The migration of Irish-born footballers to England, 1945–2010

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Abstract

Abstract
This article will look at the experiences and achievement levels of Irish-born post-war football migrants to England using player interviews and secondary sources. The problems of cultural adaption, ‘bullying’ and anti-Irish abuse will be examined. The majority of Irish footballing migrants between 1945 and 2010 have not played in English football’s top division or gained senior international honours. Increasing recruitment of foreign players means that the number of Republic of Ireland-born footballers featuring in top-flight English football, and gaining senior international caps, has declined significantly over the last two decades. In addition, there has also been a decrease in the number of Northern Ireland-born footballers playing at the highest level of English league football since the 1986–1995 period. Despite this, there are no plans in place at government level or within Irish football’s administrative bodies to create an alternative structure to English professional football strong enough to prevent Ireland’s aspiring players from migrating at an early age and without sufficient education to fall back on should they fail to make it in the game.Abstract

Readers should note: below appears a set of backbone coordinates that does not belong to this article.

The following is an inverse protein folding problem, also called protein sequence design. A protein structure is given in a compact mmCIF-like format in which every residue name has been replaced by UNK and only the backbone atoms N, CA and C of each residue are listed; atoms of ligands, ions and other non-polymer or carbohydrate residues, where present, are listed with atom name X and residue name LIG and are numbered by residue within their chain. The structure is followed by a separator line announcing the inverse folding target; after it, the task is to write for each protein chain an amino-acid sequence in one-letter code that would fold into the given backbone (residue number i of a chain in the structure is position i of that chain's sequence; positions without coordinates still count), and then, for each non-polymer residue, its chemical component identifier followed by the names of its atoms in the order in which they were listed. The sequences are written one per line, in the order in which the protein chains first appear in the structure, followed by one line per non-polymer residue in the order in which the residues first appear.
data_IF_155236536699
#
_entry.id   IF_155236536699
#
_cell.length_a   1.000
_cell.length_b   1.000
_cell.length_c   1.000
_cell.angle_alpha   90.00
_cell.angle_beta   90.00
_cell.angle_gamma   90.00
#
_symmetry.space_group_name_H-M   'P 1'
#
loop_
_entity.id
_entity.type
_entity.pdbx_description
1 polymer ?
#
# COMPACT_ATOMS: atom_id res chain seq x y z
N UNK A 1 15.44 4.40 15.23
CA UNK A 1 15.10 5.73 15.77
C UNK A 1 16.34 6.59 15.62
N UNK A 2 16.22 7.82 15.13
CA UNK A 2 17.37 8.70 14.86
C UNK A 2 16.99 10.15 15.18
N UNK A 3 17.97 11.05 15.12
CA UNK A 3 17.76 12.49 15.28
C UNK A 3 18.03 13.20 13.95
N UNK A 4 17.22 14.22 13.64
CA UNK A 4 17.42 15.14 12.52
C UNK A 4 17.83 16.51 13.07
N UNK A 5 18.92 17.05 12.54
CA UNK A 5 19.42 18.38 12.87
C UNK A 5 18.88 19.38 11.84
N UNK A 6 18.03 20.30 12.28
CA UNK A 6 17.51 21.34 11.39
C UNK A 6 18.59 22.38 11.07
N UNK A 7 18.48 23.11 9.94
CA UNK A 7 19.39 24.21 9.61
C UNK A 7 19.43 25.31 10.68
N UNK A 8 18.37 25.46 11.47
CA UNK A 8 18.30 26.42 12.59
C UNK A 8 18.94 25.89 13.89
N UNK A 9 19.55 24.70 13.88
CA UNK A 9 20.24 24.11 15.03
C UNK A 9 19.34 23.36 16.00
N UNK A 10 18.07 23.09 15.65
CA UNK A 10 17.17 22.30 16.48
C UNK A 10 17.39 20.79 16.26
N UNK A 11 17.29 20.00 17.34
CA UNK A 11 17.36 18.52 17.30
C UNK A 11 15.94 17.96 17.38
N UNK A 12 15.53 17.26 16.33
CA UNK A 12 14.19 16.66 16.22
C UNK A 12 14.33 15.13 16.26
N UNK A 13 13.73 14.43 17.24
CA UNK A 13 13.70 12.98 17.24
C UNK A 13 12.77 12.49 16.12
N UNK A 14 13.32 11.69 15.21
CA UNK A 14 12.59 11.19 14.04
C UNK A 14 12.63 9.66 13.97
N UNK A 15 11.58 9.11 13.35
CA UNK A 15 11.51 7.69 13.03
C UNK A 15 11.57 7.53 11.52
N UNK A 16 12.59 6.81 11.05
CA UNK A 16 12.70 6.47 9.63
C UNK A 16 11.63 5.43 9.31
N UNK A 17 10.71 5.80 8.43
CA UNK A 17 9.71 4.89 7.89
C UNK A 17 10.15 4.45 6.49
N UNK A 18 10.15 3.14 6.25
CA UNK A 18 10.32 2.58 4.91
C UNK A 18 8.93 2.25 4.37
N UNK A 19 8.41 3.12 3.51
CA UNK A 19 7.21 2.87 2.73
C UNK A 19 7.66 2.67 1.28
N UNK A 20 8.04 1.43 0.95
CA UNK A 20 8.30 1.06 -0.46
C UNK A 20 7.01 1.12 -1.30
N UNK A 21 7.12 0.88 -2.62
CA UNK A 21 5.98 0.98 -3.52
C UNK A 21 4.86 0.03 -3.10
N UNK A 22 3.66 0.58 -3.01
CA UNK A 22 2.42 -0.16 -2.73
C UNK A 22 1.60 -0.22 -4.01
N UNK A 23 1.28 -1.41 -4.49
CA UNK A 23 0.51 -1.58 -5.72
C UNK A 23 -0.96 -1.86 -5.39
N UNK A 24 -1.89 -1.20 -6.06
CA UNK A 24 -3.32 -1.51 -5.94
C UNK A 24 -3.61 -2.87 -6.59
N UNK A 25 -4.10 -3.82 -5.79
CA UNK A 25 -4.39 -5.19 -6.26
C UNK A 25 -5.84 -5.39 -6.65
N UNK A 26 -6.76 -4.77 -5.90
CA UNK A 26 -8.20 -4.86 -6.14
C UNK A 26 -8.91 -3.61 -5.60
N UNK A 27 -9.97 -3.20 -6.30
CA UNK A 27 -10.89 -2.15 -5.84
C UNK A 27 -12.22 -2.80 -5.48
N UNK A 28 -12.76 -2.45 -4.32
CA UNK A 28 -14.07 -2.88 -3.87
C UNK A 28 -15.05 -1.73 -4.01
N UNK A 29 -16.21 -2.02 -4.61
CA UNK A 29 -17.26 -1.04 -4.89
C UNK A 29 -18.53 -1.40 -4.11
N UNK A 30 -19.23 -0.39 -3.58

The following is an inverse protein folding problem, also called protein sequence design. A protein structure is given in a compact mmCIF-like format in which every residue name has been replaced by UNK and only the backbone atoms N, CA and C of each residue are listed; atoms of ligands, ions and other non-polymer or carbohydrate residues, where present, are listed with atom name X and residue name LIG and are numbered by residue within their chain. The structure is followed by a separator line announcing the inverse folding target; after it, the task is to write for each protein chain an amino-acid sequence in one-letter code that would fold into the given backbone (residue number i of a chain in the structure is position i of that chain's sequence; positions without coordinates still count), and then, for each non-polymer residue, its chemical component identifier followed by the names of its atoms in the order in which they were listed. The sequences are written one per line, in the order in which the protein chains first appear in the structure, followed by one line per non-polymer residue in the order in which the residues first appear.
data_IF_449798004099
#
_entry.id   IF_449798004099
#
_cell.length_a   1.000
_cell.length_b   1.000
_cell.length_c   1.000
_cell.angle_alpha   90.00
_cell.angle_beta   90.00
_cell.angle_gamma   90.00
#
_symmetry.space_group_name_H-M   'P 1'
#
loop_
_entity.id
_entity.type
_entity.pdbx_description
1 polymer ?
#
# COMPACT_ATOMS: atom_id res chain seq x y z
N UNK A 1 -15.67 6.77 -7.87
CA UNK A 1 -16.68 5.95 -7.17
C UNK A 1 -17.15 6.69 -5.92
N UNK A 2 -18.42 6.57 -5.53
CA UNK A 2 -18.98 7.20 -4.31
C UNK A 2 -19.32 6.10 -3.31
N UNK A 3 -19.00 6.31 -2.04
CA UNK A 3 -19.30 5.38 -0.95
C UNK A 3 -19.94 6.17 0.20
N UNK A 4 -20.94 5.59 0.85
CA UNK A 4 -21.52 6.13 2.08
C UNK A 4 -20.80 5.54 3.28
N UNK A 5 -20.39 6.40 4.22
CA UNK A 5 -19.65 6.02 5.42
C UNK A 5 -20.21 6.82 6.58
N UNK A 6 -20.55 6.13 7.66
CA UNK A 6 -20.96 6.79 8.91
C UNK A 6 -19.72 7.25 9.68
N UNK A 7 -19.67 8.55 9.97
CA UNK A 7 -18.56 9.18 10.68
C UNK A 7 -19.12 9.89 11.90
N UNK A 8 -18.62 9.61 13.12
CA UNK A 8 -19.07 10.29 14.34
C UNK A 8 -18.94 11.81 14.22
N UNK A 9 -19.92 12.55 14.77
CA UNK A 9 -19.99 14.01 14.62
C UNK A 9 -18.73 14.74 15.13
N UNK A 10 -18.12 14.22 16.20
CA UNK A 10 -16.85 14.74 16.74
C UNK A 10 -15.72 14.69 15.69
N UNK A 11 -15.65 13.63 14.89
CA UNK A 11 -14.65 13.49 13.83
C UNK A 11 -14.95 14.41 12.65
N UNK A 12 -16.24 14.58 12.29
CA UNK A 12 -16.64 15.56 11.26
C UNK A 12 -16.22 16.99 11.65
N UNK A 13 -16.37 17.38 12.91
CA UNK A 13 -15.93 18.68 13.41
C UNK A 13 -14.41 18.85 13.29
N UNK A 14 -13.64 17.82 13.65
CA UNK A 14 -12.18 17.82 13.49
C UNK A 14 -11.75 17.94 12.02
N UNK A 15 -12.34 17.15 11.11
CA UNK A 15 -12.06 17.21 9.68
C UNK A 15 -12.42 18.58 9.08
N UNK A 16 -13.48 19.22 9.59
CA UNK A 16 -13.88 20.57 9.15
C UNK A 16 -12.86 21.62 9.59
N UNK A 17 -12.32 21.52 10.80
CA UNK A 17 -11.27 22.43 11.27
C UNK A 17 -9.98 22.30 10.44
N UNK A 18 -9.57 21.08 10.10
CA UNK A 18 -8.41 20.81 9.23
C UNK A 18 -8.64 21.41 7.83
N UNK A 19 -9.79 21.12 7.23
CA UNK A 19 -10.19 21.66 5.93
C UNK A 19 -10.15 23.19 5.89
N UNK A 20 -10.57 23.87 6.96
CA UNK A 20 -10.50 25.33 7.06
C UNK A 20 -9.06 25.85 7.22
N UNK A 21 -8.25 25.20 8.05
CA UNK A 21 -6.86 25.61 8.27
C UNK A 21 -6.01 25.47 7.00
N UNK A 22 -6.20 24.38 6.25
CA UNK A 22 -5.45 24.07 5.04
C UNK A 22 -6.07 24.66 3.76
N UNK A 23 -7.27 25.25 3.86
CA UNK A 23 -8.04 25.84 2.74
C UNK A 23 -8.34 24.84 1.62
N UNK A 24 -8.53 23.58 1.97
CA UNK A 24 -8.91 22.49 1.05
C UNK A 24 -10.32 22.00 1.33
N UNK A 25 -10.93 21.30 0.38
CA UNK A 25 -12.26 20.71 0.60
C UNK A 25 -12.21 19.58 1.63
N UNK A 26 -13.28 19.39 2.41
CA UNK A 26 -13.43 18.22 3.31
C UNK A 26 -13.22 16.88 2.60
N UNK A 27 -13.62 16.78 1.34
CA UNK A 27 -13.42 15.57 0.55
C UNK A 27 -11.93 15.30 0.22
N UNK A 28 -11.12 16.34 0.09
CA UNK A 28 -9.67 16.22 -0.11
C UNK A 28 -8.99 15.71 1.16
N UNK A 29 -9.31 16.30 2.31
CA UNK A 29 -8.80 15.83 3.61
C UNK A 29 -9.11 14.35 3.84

This article will look at the experiences and achievement levels of Irish-born post-war football migrants to England using player interviews and secondary sources. The problems of cultural adaption, ‘bullying’ and anti-Irish abuse will be examined. The majority of Irish footballing migrants between 1945 and 2010 have not played in English football’s top division or gained senior international honours. Increasing recruitment of foreign players means that the number of Republic of Ireland-born footballers featuring in top-flight English football, and gaining senior international caps, has declined significantly over the last two decades. In addition, there has also been a decrease in the number of Northern Ireland-born footballers playing at the highest level of English league football since the 1986–1995 period. Despite this, there are no plans in place at government level or within Irish football’s administrative bodies to create an alternative structure to English professional football strong enough to prevent Ireland’s aspiring players from migrating at an early age and without sufficient education to fall back on should they fail to make it in the game.

Source: Soccer & Society, Vol. 16, Issue 2-3, 2015, Special Issue: 150 Years of Association Football. First published online 10 Oct 2014. 

Author(s):Conor Curran
Publisher:Taylor & Francis Online
Publication Date:10 Oct 2014
Geographic Focus:null
URL:http://www.tandfonline.com/doi/abs/10.1080/14660970.2014.961372#.VEYfvvldU6V
ISBN:null
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